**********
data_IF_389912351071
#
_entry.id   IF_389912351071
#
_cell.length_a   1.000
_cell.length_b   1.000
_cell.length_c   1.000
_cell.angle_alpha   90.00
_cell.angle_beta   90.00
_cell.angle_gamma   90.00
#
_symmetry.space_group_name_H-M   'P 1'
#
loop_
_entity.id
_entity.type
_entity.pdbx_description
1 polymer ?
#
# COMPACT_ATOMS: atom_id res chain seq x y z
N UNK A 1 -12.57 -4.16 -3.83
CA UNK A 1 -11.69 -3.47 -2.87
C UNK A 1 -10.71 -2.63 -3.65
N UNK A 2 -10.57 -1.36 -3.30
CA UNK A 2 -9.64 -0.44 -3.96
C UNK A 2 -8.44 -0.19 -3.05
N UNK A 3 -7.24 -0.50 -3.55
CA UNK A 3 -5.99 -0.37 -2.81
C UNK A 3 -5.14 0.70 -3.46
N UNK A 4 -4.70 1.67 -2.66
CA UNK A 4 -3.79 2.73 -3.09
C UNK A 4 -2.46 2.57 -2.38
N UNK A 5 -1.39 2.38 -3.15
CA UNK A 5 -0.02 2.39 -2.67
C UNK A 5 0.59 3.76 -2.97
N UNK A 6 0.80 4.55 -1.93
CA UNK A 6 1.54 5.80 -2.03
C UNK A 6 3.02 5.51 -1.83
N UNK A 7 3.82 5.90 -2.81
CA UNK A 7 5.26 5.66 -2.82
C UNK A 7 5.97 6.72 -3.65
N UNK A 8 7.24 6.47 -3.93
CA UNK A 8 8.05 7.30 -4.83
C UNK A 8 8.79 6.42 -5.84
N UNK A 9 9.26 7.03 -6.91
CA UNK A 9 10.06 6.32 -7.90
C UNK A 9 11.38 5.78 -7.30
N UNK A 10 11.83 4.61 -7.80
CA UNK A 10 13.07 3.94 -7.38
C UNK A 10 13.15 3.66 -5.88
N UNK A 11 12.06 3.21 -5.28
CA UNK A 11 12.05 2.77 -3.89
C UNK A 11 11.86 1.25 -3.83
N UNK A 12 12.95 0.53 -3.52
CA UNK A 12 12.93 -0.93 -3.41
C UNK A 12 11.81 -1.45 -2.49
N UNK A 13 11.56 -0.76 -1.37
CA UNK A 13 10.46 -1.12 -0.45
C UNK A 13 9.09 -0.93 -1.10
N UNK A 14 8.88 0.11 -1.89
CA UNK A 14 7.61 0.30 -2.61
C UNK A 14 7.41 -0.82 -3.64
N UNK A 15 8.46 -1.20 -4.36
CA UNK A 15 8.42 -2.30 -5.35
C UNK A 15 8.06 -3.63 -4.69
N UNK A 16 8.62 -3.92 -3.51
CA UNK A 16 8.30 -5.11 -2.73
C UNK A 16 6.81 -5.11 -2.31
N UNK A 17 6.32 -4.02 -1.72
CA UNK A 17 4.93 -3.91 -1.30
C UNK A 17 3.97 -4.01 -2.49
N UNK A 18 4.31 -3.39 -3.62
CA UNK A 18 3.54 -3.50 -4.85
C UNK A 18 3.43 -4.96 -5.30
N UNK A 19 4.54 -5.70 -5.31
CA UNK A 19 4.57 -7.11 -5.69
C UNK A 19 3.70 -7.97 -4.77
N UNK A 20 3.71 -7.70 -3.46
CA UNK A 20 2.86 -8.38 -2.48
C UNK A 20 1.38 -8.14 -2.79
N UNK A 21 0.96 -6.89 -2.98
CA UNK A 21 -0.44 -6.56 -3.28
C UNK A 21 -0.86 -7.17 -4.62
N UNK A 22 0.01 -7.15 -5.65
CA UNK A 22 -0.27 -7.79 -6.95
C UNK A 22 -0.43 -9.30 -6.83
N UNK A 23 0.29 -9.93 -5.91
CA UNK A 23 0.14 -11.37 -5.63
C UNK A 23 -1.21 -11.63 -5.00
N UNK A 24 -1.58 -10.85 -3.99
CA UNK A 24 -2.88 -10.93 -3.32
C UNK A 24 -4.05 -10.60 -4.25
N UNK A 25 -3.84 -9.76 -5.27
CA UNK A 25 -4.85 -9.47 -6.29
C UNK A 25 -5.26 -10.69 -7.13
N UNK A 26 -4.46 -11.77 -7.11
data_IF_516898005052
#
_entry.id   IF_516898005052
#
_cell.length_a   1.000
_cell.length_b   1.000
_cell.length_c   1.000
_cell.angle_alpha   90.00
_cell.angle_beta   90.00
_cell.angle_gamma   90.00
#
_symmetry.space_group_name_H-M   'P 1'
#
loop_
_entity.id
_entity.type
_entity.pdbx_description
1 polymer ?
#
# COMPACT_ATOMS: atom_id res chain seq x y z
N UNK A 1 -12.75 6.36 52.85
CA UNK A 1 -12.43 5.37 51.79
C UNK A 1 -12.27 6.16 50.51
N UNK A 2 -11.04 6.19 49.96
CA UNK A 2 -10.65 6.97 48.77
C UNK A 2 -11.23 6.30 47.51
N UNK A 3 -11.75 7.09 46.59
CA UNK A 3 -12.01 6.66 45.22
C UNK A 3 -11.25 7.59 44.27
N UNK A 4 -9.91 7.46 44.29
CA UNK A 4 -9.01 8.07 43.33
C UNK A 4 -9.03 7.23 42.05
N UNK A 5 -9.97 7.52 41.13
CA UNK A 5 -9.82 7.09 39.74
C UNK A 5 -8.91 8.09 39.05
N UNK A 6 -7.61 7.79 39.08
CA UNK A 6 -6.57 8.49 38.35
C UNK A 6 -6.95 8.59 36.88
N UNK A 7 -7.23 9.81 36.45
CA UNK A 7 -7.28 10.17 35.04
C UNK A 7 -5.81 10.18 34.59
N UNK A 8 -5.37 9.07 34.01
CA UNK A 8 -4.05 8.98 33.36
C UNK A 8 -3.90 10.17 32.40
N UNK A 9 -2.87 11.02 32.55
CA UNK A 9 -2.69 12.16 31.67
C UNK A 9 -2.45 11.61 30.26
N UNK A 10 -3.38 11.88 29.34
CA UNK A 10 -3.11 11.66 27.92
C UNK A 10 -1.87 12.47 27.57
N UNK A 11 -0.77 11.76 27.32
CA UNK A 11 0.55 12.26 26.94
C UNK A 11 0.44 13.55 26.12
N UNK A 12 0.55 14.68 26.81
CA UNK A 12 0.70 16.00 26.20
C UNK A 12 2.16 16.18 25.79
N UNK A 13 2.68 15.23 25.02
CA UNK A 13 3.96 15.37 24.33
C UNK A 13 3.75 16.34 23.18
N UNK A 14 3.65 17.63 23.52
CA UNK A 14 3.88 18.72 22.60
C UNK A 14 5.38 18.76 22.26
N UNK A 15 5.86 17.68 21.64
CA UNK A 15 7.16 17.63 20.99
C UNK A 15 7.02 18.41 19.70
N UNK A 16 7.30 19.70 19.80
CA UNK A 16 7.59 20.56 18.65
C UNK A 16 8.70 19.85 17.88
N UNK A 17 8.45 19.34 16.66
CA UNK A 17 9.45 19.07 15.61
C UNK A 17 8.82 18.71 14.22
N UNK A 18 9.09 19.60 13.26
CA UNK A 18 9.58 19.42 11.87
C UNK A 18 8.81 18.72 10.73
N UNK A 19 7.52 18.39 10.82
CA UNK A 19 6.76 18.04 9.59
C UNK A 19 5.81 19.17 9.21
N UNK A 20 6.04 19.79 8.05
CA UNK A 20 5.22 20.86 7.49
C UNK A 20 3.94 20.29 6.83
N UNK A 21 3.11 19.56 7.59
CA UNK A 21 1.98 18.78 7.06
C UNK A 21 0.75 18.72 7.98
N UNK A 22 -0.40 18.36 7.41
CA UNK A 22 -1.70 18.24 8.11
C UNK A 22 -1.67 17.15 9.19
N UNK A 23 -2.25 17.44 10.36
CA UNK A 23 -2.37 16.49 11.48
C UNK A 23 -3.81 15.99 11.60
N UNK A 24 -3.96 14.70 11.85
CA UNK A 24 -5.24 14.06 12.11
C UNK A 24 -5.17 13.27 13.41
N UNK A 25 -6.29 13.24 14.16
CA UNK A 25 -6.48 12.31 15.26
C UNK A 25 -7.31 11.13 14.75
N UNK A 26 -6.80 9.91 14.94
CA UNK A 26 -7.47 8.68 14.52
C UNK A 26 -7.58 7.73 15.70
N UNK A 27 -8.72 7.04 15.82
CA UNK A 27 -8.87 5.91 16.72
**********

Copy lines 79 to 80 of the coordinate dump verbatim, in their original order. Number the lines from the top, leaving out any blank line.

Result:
CA UNK A 20 2.86 -8.38 -2.48
C UNK A 20 1.38 -8.14 -2.79